GENERIC DYAZIDE IS WORTH $145 MIL. IN MARKET VALUATION TO BOLAR: ANNUAL SALES ESTIMATES OF OVER $50 MIL. BALLOON INTO HIGH-FLYING PERFORMANCE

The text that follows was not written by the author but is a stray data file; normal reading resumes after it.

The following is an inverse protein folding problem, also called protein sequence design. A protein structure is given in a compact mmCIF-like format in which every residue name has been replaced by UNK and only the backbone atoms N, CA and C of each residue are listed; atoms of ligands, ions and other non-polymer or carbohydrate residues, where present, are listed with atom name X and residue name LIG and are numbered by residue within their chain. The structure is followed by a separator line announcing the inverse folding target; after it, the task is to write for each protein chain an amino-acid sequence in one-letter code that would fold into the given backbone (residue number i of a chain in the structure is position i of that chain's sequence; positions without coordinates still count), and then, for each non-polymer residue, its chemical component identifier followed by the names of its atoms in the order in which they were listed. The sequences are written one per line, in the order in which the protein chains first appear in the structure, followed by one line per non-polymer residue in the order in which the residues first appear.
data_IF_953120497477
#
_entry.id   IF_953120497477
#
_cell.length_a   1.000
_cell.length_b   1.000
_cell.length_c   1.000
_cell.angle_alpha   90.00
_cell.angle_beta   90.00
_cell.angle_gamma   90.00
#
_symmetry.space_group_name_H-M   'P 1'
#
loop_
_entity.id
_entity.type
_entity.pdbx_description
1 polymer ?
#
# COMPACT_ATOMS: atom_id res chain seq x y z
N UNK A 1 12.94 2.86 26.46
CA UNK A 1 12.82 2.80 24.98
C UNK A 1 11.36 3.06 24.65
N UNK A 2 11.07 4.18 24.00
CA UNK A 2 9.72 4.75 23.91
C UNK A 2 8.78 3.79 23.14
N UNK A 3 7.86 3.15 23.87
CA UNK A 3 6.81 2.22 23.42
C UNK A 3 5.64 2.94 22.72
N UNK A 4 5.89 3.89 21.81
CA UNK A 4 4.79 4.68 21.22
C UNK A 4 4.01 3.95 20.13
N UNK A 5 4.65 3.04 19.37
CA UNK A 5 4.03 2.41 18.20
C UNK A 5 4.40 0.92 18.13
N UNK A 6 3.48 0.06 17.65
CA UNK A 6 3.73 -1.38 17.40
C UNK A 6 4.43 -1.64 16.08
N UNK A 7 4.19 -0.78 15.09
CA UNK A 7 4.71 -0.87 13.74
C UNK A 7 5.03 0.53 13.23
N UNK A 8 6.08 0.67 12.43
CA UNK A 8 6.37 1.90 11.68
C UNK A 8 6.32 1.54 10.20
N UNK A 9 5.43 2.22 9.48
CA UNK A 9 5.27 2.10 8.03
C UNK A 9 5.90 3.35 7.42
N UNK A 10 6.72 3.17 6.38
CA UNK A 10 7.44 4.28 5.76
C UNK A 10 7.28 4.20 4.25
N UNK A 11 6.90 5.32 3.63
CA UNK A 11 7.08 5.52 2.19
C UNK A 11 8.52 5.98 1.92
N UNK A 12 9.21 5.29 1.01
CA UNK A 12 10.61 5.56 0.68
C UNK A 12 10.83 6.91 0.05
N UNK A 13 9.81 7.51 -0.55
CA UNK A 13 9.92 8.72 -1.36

Bolar gained almost $145 mil. in market value in the last five-and-a-half weeks of the third quarter -- from the date of the approval of its generic version of SmithKline's Dyazide through the Sept. 30 end of the period. Jumping almost seven points on the Aug. 21 day of approval, Bolar climbed to a high-point in mid-September, trading above 50. The issue finished Sept. 30 at 43-1/2, up 14-3/4 points from the last day of trading before the key generic approval, and up 19-3/4 points from June 30. The market's reaction to the Bolar approval for a generic triamterene/hydrochlorothiazide combo was dramatic from two perspectives: (1) the big jump more than doubled Bolar's market valuation from its closing at the end of 1986; and (2) the gains added a market valuation to Bolar equal to almost half of Dyazide's $300 mil. annual sales level in the U.S. Bolar's generic Dyazide ascent at the end of the third quarter propelled the firm to the position of the top July-September performer among the 47 companies tracked in the "F-D-C" Index. With an 83% net gain during the third quarter, Bolar surpassed large jumps by the New York-based Genovese chain (up 54%), Rorer (up 30%), Dow (up 23%) and Merck (up 21%). Exemplifying the rush to Bolar in late August, Bear Stearns analyst Barbara Ryan issued a strong buy recommendation soon after FDA approval of the Bolar product. Predicting "a dynamic and immediate impact" from the approval on Bolar's earnings, Ryan estimated that the product would add $5 mil. to the company's 1987 volume and $30 mil. in 1988. The added sales would contribute, in Ryan's view, about $2 mil. and $12 mil. in aftertax profits in 1987 and 1988, respectively. The Bear Sterns analyst's rosy earnings forecast for generic Dyazide was exceeded by Bolar, which two weeks later raised its annual sales estimate for triamterene/hydrochlorothiazide from $10 mil. to more than $50 mil. The new product, Bolar said, would raise the company's per-share earnings by $1 in 1987. In 1986 Bolar earned $10 mil., or $1.04 a share, on sales of $55.2 mil. Analyst Ryan also notes that Bolar has other strong positives: a healthy cash position ($6.7 mil. in cash and securities as of June 30); a move into generic injectables and transdermal patches; and a consistent operating record. Ryan also expects Bolar to soon receive the first generic approval for a version of Norwich-Eaton's Macrodantin; Ryan views that product as potentially a $4 mil. per year product for Bolar. Ryan's enthusiasm for Bolar is not shared be everyone on the "Street," despite the big market gains. A Drexel Burnham Lambert report issued at roughly the same time as the Bear Stearns analysis acknowledged that generic Dyazide would drive a 50% increase in earnings per share in 1988 but nevertheless recommended avoiding Bolar stock. "We believe," Drexel said, "the recent surge in Bolar's stock price has largely been propelled by a squeeze from the outstanding short position rather than from strong long-term fundamentals at the company." Drexel was particularly cautious about long-term prospects: "While a continued demand from short interest holders may propel the stock price in the near term, we would not be investors in the company at current prices given the uncertainty and risk associated with earnings from triamterene beyond 1988." Drexel is also cautious about Bolar based on SmithKline's potential response to the generic challenge. Drexel accepts the scenario of SmithKline winning an FDA approval, within a year or two, for a more bioavailable version of Dyazide, an event that would render the original Dyazide, and thus Bolar's generic version, obsolete. In addition, SmithKline could receive three year's of market exclusivity for the more bioavailable product, putting in question any Bolar estimates based on the generic beyond 1988. The possibility of a renewed proprietary position for a Dyazide brand in the future apparently helped to mitigate the market's fears for the effect of the Bolar approval on SmithKline. From the date of Bolar's approval to the end of the quarter, SmithKline's stock lost about 11 points. For the three-month period, June 30-Sept. 30, SmithKline was flat at 59-3/4. Over that period, the composite average of 20 pharmaceutical company stocks increased 7.3%. Another generic firm catching the Street's eye in the third quarter was Biocraft (up 4-1/8 to 23-7/8). During the last year, the generic antibiotics manufacturer has reduced the importance of penicillin products to its corporate profile with the introduction of generic cephalosporins. While broadening to cephalosoporins, business with Lederle continues to be a solid foundation for Biocraft. Lederle still respresents an 11% share of Biocraft's business. Merck (up 36-3/8 to 206-7/8) and Squibb (up 13-1/4 to 100) continued to show why they carry the Value Line investment survey's highest rating for both safety and timeliness. In September, Merck became the first to the market with a new class of cholesterol-lowering agents, HMG-CoA reductase inhibitors. The company's launch of Mevacor (lovastatin) within nine months of applying to FDA for approval confirmed in many observers eyes the company's image as a smooth navigator of the regulatory process. FDA Com. Young has gone as far as to publicly call Merck the current "gold standard" in preparing NDA applications ("The Pink Sheet" Oct. 5, p. 2). Merck experienced its first Mevacor market correction at the beginning of October, losing seven points on Oct. 6 when a National Heart Lung & Blood Institute panel released a draft report on high serum cholesterol treatment. The report rated Mevacor as a second-line drug treatment, based on the newness of the drug. The report, however, supported increased awareness of cholesterol levels. Squibb, which has been going head-to-head with Merck in the ACE inhibitor class and plans a similar fight in the cholesterol-lowering market with its own HMG-CoA reductase inhibitor pravastatin, is prospering in the competitive spotlight. Squibb's ACE inhibitor Capoten (captopril) could generate worldwide sales approaching $700 mil. in 1987. Capoten is also on the agenda of an upcoming FDA Cardio-Renal Advisory Committee meeting to upgrade its use for congestive heart failure from secondary to initial therapy. Former Merrill Lynch drug analyst David Paisley, featured in a recent Forbes story on drug breakthroughs, expressed high expectations for Squibb's cholesterol-lowering product. Paisley distinguished the Squibb drug from the first-generation Merck product: "Lovastatin shuts off cholesterol biosynthesis in a nonspecific way . . . Pravastatin shuts off synthesis only in the liver and gut." Rorer's increasingly aggressive marketing of ex-Revlon products like Lozol, and the firm's persistence in the Robins merger offer continue to make the company an attractive Street item. In the third quarter, the issue gained a net 13-3/8 points to 57-3/8. For the year, the issue was up 18-1/2 points at Sept. 30. Lilly's fluoxetine reached the "approvable" stage at FDA in mid-September. The market's reaction to the antidepressant (tradenamed Prozac) was anything but prosaic. Lilly gained 10 points the day that the drug's nearness to the market was made public. Lilly's stock gained a net 2-3/8 points during the third quarter to close at 96-1/4. For the nine months of 1987, Lilly is up 22 points, or approximately 30%. An antidepressant product, Prozac is also being studied for anti-obesity and other eating disorders. Market investors fattened up on Lilly's potential with a major retail product. Lilly has not really had a new retail entry since the Oraflex introduction and withdrawal at the beginning of the decade. Lilly is also closing in on an H antagonist, Axid, which received an advisory committee recommendation for approval on Sept. 10. Overall, however, the drug stocks cooled somewhat during the three-month period compared to the rest of the market, and to their performance earlier in the year. After outperforming the market in general in each of the first two quarters of 1987, the "F-D-C" Index Composite (up 5.9%) lagged behind the Dow Jones (up 7.3% to close at 2596.28). The Pharmaceutical Component increase matched the Dow. Warner-Lambert (up 11 to 72-1/4) was among the Diversified Component's top gainers. Sales of Warner-Lambert's cholesterol-lowering drug Lopid, which were up 60% in the first half of the year, might get an added boost if results from the recently completed Helsinki Heart Study show that the agent materially lessens the risk of heart attacks. W-L is fighting a major private interest effort in D.C. to get five more years of exclusivity for Lopid. In the retailer component, the Long Island chain Genovese broke out of a market doldrum and climbed 7-1/2 points and more than 50% during the third quarter. At the beginning of September, Genovese announced an Oct. 6 3-for-2 split. Net profits have also more than doubled in the first half of fiscal 1988 -- up to $1.8 mil. from $800,000. Chart omitted.